Politics, Sport

The last couple of weeks in review.

To start, an apology for the recent absence. This was mainly because I was moving house and that tends to take up a lot of your attention. Also, it was Christmas and this has been a pretty rubbish year so I decided to enjoy what we could do over this festive period rather than trying to edge in a blog post on the side of all of that. And now that the year is drawing to an end and Christmas is over, I can get back into a regular rhythm of posting on here again. Long preamble over, let’s get into it.

 Lampard needs to get his squad firing again.

Chelsea’s end-of-year form has not been good enough. Just one win in the last five in the league with lacklustre performances have demonstrated that despite serious investment in the summer, this is far from a polished ready-to-win-the-title team. All the players brought in during the summer will have big parts to play in the rest of the campaign, but some of them are not performing as well as they can, as well as they have shown in the past. Thiago Silva, Ben Chilwell and Edouard Mendy have all performed extremely well since they came into the side and changed the defence from a problem area into one of the strengths of the team. It really is amazing how much has changed in that area of the team compared to last season. There seemed to be a real lack of leadership or conviction in defence. Players would often stare at each other in confusion or frustration when a goal was conceded; and there were plenty of them. Chelsea actually conceded far more goals than any other team that finished in the top six, never mind the top four. It was clearly an area that needed addressing, and to be fair to Lampard and the board, they went out and bought players to improve that area of the team and all have so far worked out magnificently.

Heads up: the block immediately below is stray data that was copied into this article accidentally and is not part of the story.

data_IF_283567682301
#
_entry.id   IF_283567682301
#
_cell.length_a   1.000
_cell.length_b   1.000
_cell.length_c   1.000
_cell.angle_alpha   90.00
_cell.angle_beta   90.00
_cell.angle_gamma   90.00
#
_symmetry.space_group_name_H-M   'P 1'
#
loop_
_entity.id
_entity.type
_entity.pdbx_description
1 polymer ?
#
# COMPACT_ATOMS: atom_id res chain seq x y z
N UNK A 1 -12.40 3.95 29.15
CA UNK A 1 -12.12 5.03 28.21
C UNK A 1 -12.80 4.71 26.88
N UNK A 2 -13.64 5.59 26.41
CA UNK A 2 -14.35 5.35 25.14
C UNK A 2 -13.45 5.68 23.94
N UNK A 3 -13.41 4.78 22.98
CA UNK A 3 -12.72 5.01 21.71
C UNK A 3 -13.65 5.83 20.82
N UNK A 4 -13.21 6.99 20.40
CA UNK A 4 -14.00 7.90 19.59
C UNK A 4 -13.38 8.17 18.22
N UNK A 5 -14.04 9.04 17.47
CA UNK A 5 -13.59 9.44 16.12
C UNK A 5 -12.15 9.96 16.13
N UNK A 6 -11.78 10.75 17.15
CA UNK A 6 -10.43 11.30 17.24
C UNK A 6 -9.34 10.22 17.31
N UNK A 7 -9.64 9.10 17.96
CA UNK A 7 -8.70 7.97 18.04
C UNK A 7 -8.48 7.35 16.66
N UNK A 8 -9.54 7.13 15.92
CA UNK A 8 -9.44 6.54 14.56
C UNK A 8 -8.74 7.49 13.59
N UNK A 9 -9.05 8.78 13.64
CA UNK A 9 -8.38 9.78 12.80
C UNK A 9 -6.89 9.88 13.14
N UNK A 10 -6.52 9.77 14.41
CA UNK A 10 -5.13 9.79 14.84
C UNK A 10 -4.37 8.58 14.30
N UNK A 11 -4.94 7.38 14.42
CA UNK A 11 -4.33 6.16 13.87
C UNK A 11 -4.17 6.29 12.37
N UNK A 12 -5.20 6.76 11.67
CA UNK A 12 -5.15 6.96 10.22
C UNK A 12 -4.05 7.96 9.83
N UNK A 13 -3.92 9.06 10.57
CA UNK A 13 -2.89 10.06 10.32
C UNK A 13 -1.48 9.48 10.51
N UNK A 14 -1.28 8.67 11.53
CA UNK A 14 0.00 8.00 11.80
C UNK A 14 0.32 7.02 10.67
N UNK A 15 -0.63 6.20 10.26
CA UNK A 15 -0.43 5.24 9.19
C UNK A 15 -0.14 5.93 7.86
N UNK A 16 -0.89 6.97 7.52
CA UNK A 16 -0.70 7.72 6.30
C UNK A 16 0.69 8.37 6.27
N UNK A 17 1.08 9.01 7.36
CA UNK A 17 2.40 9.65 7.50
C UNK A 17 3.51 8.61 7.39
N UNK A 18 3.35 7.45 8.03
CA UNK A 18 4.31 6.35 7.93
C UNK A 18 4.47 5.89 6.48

Further up the field, the new additions have somewhat struggled to find their feet. Players like Kai Havertz and Timo Werner have shown glimpses of their true capabilities but have not done so on a regular basis. Havertz has had his season disrupted by many factors; injury, having to adapt to a new country and new league, having to self-isolate after a positive COVID test that hugely restricted his playing time and no pre-season to truly begin to familiarise himself with the manager’s tactics and methods. Timo Werner is another who has shown some of what he is capable of. But his form has dropped off in recent matches leading some to ask (including me) to ask if Lampard is in fact playing him in the wrong position. Werner’s preference as a striker is clearly to cut in from the left-hand side, but he has been far too isolated as of late. Lampard is still very new to management; this is, after all only his third season as a manager. He is still working out the best way of getting his message across to the players, what formations will bring the best out of them and so on. It’s a complicated process and it has been made even more so by the extenuating circumstances of this year. But results have not been good enough recently. Lampard will need to get the players further up the field firing on all cylinders again and soon if he hopes to match expectations which have only gotten higher since he took the job at Stamford Bridge a year and a half ago.